Yamada and Azuma [3] studied the antifungal activity of allicin by using the agar dilution methods in Sabouraud glucose medium, in which the MIC of allicin against Candida, Cryptococcus, Ttichophyton, Epidermophyton, and Microsporum ranged from 3.13 to 25.0 μg/ml. Khodavandi et al. [12] investigated the antifungal activity of allicin against Candida species, and the MIC of allicin alone against six Candida species within the range of 0.05 - 25 μg/ml. Aala et al. [11] evaluated the in vitro efficacy of pure allicin alone against six dermatophytes, and the MIC of allicin ranged from 0.098 to 25.0 μg/ml. Figure 2 showed the r2 values of the correlation between the inhibition zone diameter and allicin content for these test strains have a strong positive correlation. The results suggested that allicin exhibited good fungicidal activity against all the test fungi except C. albicans. The commercial allicin had the highest antifungal activity against A. brasiliensis and T. mentagrophytes, and had the weakest inhibitory activity towards C. albicans. The present study used extracts of different A. fistulosum parts and obtained results consistent with those of the aforementioned studies.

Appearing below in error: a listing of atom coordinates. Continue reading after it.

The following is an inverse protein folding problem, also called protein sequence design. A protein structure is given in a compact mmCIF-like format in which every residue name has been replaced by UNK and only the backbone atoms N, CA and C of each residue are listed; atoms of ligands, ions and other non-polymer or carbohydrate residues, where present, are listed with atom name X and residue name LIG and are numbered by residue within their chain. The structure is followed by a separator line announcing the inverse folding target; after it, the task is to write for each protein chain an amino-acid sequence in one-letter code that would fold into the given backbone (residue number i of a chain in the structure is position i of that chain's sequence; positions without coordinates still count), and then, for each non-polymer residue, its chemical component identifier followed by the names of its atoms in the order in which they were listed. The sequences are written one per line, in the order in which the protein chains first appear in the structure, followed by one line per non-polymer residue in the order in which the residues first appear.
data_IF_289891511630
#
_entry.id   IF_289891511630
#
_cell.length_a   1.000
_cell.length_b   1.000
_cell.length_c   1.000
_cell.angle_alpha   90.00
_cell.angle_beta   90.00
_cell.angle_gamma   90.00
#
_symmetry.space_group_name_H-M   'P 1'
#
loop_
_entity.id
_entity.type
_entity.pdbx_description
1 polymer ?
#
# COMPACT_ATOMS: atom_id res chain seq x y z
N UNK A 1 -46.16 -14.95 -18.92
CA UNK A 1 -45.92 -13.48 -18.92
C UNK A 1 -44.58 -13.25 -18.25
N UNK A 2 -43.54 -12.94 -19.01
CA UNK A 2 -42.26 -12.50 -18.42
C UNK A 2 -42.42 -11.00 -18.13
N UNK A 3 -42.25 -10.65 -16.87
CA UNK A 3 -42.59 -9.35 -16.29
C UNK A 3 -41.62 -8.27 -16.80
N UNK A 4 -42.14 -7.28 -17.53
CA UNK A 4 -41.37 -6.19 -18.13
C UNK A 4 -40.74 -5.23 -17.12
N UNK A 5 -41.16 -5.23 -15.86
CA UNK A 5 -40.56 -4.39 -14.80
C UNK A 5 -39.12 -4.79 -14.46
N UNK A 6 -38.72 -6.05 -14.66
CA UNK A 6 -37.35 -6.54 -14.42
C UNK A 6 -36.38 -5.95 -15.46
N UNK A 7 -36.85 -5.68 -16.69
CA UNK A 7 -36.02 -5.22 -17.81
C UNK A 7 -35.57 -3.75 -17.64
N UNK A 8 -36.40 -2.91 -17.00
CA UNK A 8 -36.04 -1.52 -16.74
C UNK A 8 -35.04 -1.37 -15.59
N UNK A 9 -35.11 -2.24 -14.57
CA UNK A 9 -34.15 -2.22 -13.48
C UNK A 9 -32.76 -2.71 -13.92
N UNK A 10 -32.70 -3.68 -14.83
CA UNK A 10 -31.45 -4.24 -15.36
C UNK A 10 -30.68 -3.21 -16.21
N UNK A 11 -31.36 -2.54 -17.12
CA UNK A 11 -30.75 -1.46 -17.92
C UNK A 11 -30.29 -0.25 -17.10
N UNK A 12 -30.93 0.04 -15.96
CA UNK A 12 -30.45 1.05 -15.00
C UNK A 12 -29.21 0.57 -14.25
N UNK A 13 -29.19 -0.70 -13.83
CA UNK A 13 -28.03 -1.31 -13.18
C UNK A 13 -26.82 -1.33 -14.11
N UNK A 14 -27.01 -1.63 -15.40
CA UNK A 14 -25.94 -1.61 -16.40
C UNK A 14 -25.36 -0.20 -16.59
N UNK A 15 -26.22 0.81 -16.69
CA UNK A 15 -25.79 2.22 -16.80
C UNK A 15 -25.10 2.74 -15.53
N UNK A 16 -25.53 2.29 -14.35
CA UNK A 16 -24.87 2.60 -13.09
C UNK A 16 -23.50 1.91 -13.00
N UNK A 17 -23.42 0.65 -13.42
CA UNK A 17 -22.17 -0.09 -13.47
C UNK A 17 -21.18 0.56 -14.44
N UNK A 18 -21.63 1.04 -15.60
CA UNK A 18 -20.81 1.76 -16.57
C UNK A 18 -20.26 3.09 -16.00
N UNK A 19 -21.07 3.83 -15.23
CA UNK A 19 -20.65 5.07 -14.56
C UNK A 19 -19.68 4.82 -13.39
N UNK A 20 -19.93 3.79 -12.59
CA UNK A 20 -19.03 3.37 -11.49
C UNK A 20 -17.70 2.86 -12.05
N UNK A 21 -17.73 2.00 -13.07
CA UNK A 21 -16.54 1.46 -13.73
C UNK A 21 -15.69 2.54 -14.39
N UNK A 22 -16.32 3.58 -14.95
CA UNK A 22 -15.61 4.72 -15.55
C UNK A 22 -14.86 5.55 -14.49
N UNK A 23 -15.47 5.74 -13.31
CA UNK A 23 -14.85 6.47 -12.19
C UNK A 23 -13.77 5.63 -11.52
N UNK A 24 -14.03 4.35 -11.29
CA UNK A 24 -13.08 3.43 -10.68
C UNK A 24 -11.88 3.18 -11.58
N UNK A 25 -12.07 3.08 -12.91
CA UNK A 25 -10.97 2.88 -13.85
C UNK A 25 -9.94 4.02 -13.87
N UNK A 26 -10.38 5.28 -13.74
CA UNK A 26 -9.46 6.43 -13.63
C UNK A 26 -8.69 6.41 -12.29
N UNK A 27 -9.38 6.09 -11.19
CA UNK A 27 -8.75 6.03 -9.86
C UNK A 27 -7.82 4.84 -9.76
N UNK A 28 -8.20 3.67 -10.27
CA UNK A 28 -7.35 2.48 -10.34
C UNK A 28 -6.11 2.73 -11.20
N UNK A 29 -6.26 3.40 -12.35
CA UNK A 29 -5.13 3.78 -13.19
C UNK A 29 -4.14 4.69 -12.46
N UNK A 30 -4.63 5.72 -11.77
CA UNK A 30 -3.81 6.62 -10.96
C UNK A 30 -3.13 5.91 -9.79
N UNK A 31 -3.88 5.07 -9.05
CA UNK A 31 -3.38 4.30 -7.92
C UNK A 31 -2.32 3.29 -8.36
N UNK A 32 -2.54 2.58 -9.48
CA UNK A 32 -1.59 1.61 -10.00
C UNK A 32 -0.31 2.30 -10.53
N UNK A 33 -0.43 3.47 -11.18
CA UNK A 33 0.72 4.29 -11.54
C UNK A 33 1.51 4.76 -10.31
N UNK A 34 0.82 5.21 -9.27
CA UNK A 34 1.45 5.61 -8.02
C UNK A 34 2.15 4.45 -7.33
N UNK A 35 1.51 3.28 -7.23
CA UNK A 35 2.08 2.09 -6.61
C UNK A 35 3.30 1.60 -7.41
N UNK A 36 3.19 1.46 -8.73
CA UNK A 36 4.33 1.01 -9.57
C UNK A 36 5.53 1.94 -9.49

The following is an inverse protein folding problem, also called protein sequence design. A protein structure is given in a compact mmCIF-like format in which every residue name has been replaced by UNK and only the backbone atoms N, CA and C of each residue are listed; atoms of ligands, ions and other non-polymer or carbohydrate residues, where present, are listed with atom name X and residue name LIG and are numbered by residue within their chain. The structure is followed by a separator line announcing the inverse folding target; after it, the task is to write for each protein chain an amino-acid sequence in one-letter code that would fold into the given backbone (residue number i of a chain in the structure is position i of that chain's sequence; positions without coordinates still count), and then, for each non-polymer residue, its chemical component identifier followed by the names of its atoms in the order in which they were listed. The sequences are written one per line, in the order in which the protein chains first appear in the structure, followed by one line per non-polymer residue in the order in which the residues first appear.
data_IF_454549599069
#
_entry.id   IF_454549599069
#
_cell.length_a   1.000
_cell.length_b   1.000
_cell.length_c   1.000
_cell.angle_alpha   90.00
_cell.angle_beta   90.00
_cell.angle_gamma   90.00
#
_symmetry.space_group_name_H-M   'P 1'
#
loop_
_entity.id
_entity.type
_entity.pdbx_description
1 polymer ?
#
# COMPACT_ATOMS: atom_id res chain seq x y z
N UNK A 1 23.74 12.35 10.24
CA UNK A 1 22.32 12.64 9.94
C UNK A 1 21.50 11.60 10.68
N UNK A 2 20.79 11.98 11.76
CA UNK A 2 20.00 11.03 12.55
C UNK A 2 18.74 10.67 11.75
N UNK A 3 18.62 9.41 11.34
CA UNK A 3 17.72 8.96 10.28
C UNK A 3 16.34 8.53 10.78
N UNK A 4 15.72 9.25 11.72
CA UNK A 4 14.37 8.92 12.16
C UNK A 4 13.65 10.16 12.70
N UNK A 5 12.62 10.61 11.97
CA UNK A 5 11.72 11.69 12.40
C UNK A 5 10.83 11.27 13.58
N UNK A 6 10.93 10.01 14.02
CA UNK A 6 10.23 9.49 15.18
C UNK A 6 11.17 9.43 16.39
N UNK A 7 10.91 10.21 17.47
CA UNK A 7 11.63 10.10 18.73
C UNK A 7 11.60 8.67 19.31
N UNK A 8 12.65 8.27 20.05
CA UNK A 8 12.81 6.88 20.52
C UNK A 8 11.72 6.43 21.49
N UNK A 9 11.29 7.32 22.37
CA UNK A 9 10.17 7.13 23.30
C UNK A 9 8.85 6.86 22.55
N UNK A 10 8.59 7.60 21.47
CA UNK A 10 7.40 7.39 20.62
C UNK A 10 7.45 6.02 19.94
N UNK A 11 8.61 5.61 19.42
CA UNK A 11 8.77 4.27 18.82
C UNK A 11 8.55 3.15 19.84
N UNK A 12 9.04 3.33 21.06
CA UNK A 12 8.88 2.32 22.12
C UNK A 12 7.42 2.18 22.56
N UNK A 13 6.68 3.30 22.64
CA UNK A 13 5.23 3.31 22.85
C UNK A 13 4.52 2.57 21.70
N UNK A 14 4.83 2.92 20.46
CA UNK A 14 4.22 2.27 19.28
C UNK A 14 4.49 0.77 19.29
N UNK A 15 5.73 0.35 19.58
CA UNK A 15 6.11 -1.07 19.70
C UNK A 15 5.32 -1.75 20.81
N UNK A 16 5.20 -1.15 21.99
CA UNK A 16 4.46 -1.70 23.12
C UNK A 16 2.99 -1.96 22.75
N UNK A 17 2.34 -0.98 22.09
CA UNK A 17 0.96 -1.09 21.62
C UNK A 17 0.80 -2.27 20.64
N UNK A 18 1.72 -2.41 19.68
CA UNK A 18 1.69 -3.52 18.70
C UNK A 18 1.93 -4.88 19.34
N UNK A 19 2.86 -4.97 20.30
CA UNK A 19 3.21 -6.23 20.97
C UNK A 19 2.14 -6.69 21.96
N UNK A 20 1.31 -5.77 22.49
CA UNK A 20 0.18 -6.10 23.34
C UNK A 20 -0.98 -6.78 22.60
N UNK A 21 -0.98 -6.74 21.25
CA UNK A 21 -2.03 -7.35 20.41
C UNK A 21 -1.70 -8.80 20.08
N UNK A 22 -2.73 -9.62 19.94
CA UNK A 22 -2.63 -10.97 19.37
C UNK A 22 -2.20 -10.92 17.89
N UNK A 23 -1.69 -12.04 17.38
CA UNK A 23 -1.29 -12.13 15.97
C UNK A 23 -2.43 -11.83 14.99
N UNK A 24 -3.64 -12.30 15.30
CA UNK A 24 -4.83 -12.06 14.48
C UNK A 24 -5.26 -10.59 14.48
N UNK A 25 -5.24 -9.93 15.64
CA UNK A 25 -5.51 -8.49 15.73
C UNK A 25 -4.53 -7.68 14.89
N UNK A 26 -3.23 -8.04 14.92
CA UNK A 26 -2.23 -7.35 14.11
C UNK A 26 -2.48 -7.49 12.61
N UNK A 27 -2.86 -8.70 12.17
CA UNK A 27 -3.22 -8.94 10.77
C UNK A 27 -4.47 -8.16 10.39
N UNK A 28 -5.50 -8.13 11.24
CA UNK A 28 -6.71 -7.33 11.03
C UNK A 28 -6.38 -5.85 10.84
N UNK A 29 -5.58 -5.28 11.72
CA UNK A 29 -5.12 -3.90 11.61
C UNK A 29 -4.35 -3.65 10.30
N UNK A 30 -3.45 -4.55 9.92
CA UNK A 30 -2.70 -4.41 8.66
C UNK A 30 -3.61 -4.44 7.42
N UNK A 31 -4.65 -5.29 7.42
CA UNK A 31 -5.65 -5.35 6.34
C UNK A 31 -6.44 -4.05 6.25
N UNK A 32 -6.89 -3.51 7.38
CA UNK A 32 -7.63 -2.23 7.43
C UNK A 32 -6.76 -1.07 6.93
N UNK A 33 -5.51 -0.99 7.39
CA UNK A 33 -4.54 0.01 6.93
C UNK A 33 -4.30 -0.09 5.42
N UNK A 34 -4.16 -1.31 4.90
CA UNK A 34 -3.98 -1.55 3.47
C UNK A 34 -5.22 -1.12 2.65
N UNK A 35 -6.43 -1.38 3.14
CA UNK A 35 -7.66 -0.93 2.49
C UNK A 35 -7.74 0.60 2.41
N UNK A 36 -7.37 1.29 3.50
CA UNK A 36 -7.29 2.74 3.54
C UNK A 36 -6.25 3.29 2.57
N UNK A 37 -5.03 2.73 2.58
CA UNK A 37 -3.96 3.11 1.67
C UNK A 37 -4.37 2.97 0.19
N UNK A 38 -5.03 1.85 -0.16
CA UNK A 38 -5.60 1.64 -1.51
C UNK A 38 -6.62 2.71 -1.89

4. Conclusion

The commercial MT wine extracts of Taiwanese A. fistulosum exhibited antifungal activities, and the MIC and MFC of allicin were within the range of 0.2 - 1.0 and 0.4 - 2.0 mg/mL, respectively. This study also evaluated the in vitro efficacy of pure allicin used alone against seven dermatophytes, and the MIC and MFC of the allicin content were 0.1 - 10 and 1 - 100 μg/mL, respectively. A strong positive correlation was observed between the antifungicidal activity and allicin content of the A. fistulosum extracts for seven dermatophytes. Therefore, we suggest that A. fistulosum not only increases food flavor but also acts as a natural fungicide used in human health care.

NOTES

*Corresponding author.

Cite this paper
Chang, T. , Jang, H. , Lin, W. and Duan, P. (2016) Antifungal Activities of Commercial Rice Wine Extracts of Taiwanese Allium fistulosum. Advances in Microbiology, 6, 471-478. doi: 10.4236/aim.2016.67046.